Quick BFD question

Discussion in 'Archived Threads 2001-2004' started by Richard Burzynski, Feb 19, 2002.

  1. Richard Burzynski

    Richard Burzynski Second Unit

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    BFD Users:

    How many bands of EQ correction are you guys using on your sub signal. I realize answers will vary, I'm looking for an average # of bands.

    Thanks.

    Rich B.
     
  2. Kevin C Brown

    Kevin C Brown Producer

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    Rich- I am using 5 bands, but I am getting the most bang for the buck out of the 1st 3.
     
  3. Rick Radford

    Rick Radford Supporting Actor

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    6 filters. But since each room/sub combo must have a unique response, I'm not sure what this info really does for you.
     
  4. Richard Burzynski

    Richard Burzynski Second Unit

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    Thanks for the replies.

    I found a nice (& affordable) 5 band parametric EQ w/ subsonic filter (a feature I would like), but it only has 5 bands. No sure if 5 bands will be enough. I know that actually measuring my sub/room response would answer this question, but system is not completely set up yet.

    Rich B.
     
  5. Rick Radford

    Rick Radford Supporting Actor

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    >but it only has 5 bands<

    Oh, I see. Frankly, unless you have an unusual situation, I'd think 5 bands will work just fine.. especially since it's a parametric eq.

    OOC, what does a subsonic filter do and why would I want/need one?
     
  6. Kevin C Brown

    Kevin C Brown Producer

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    Rich- Sounds like you're looking at either Rane or Symetrix? [​IMG]
     
  7. Richard Burzynski

    Richard Burzynski Second Unit

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    Actually our nice friends over at Behringer, (the BFD folks) have a nice mono EQ, model peq2200 http://www.bswonline.com/public/prod...p?item=PEQ2200 and its online price is only $99.
    Subsonic filter removes unwanted lower frequencies that your non-SVS sub may not be able to handle. [​IMG]
    Rich B.
     
  8. Leon O

    Leon O Stunt Coordinator

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    Hi Rich,

    I took a very quick look (busy at work) at the specs. It looks like the bands are not full sound spectrum. Only 2 of the bands had ranges starting below 150hz. I hope someone can say differently, because I'd love a parametric EQ at that price.

    Leon
     
  9. brucek

    brucek Second Unit

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    Rick,

    Commercial sub amplifiers will have a subsonic filter to reduce the level of very low frequency information to remove signals that would bottom the driver if allowed to pass.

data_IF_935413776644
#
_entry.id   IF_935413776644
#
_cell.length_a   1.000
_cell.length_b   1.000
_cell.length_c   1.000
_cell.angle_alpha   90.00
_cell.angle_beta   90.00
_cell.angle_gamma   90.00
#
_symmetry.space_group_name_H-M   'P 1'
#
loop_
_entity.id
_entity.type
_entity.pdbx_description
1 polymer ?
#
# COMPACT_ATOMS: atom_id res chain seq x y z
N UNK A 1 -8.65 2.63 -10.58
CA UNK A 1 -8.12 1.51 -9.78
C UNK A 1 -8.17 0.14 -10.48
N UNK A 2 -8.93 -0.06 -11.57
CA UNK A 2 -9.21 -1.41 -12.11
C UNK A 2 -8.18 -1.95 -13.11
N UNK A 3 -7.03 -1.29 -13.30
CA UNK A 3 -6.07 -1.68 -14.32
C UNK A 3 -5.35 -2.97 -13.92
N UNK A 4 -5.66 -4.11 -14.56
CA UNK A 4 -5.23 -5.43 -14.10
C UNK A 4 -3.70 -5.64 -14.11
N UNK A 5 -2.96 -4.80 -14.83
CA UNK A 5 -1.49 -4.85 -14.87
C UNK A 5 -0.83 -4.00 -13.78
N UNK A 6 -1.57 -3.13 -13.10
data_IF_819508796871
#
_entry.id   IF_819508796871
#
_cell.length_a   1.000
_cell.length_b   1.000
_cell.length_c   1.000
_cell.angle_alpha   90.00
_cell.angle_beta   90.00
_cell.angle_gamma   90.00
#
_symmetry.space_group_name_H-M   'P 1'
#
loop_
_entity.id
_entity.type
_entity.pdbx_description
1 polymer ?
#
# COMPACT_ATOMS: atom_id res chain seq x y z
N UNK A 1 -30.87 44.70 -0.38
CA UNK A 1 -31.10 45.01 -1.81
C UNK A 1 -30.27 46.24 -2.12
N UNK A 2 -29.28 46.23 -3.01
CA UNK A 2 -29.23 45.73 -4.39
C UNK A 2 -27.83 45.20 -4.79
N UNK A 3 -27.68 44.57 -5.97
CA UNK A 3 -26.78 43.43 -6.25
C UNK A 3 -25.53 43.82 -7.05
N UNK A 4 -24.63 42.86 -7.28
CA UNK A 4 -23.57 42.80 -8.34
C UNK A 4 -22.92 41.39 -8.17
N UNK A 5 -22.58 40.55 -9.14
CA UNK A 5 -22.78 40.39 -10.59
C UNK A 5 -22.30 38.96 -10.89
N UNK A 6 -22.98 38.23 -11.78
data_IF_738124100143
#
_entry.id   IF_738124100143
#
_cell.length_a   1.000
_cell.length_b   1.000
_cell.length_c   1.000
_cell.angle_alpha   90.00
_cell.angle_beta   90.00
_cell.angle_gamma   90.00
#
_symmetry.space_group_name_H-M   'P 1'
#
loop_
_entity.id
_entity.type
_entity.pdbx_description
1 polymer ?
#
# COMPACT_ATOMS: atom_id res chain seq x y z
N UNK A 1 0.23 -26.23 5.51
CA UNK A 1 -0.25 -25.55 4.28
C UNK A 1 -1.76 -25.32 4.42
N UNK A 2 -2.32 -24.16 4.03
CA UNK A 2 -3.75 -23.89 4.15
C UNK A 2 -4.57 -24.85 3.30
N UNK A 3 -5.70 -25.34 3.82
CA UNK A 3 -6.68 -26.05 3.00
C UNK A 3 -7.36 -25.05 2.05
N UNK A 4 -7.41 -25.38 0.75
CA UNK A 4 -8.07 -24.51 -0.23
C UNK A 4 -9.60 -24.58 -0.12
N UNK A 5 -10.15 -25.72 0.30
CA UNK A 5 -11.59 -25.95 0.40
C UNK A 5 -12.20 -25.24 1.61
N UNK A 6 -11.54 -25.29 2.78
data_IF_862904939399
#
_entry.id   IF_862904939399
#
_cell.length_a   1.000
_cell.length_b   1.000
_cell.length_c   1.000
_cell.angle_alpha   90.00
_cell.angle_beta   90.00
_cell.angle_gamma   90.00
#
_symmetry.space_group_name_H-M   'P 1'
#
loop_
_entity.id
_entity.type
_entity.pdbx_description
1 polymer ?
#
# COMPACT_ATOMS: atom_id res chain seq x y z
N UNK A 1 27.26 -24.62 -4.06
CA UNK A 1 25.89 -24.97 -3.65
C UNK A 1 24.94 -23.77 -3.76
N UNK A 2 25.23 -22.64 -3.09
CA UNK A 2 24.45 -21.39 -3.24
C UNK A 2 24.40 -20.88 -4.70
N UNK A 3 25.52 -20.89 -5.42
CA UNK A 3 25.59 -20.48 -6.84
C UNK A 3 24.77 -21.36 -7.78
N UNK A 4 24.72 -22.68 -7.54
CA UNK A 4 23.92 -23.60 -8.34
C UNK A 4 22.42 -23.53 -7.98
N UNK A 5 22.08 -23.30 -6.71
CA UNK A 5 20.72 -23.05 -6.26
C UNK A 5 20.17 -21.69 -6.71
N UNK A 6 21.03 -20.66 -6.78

This is a concern for those who make DIY subs and then use a power amp without a subsonic filter and they hear that terrible clank clank of their driver extending too far.

    Some equalizers have a switchable subsonic filter that is useful if your sub doesn't have one. A BFD does not have a subsonic filter.

    brucek
     
  10. Rick Radford

    Rick Radford Supporting Actor

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    Thanks for the explanation, guys.

    Within this line, where (if any) does a subsonic filter exist?

    Onkyo 989 -> BFD1124p -> Samson 700 -> SVS 20-39cs

    I have heard my sub hit bottom once! There was no question as to what it was. At the time, I was setting the level of my Bass Peak level limiter of the 989.

    Since then if I make an adjustment to the BPLL, I've taken Guy Kuo's suggestion to move up very close to the sub so I can hear the very first signs of the sub bottoming out, then back off a dB or two.

    If a BPLL is utilized, is a subsonic filter of any use?
     
  11. brucek

    brucek Second Unit

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    Rick,
    My understanding is that the Samson has a subsonic filter built in it. This is one reason that SVS recommends and sells it.
    If you're bottoming your SVS out even with BPLL then maybe you need two or three... [​IMG]
    brucek
     
  12. Rick Radford

    Rick Radford Supporting Actor

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    >the Samson has a subsonic filter built in it<

    I didn't know that. That's good to know.
     
  13. BruceD

    BruceD Screenwriter

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    The cost difference between the $99 EQ and a BFD 1124P for $129 is pretty small, while the capability differences are huge in favor of the 1124.

    I'd go for the 1124
     
  14. Kevin C Brown

    Kevin C Brown Producer

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    Most subs themselves, do not include a subsonic filter, right?
     
  15. brucek

    brucek Second Unit

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    Kevin,

    It's my understanding that all commercial subs, plate amps and so-called sub amplifiers (Mackie, Samson) have some sort of subsonic filter to remove very low frequencies down to DC. I suspect the roll off must begin around 10Hz or so.

    Ported type speakers will unload below their tuned resonance frequency and the cone can bottom causing a metal sounding clunk if fed subsonic information because of a loss of resistance to driver cone movement. A subsonic filter will help alleviate this problem.

    brucek
     

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